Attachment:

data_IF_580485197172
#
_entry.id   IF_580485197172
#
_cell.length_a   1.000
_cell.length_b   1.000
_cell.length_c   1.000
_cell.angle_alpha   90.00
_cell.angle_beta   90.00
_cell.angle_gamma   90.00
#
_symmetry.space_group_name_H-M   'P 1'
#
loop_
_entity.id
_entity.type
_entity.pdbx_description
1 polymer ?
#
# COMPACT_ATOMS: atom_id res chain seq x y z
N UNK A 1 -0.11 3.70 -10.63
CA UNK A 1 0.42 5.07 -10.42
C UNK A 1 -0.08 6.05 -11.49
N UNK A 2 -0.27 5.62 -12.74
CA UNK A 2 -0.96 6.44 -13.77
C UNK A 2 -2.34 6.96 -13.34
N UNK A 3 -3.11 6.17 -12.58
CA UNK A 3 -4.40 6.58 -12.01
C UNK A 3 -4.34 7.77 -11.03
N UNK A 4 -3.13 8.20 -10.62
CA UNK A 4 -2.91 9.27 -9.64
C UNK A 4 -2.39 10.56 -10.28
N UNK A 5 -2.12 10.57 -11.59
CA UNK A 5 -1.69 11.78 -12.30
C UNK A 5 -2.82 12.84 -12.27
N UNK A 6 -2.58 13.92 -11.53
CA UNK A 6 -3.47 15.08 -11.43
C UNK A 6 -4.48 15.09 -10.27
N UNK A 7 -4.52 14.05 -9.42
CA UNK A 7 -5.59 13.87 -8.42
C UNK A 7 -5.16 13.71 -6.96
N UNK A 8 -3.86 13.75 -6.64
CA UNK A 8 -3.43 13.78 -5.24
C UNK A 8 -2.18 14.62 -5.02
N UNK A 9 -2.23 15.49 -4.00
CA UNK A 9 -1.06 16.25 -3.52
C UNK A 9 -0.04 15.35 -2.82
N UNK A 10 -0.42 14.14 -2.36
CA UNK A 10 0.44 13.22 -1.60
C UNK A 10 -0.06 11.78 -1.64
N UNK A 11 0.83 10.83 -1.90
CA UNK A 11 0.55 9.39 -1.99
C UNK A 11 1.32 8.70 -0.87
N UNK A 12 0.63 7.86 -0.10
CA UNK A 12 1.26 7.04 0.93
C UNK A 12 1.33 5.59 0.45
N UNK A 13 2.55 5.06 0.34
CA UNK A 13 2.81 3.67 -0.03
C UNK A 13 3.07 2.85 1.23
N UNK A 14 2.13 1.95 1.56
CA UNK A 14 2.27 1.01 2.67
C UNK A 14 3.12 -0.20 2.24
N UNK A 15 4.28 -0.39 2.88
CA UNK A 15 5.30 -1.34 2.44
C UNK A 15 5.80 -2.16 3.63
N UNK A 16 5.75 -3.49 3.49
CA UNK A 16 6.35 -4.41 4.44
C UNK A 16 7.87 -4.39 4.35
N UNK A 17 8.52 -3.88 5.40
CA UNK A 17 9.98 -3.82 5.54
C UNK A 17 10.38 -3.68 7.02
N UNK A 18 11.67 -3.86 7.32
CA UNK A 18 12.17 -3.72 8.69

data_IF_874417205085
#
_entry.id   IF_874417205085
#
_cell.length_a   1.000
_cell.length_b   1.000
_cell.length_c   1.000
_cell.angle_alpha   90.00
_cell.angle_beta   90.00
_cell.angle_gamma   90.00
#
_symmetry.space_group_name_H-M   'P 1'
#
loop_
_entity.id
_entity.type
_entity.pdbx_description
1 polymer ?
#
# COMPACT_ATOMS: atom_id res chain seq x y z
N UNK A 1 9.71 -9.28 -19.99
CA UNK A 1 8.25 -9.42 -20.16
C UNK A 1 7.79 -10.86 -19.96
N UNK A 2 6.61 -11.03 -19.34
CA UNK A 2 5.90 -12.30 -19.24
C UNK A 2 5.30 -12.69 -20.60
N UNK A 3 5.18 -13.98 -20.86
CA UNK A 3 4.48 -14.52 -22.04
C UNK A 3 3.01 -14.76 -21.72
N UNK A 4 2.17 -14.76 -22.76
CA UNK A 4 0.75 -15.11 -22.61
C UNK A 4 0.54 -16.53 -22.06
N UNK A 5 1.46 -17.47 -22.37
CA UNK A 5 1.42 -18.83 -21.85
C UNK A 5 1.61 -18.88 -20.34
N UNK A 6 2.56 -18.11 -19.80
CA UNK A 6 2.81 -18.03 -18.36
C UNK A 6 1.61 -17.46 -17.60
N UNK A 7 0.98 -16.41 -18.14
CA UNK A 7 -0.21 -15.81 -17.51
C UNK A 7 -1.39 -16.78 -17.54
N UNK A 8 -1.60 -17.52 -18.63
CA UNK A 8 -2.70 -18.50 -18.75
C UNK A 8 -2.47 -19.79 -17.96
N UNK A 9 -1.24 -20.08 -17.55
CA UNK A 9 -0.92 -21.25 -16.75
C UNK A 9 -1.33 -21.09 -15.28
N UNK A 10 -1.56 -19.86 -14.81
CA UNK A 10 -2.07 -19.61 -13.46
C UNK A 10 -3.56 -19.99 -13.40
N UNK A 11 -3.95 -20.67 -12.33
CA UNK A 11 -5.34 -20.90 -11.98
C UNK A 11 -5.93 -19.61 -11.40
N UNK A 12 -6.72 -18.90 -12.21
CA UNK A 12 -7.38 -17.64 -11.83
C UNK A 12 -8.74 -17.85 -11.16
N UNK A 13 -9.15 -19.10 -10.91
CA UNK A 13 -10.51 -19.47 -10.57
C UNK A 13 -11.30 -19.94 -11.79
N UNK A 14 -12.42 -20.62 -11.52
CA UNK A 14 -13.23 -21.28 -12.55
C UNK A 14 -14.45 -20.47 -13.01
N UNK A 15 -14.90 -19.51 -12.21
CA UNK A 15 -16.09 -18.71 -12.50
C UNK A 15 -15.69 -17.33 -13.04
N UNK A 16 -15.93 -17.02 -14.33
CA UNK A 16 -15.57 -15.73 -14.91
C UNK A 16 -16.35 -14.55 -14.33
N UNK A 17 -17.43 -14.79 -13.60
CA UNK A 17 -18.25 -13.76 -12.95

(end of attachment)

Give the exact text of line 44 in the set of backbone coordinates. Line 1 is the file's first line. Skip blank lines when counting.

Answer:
C UNK A 8 -2.18 14.62 -5.02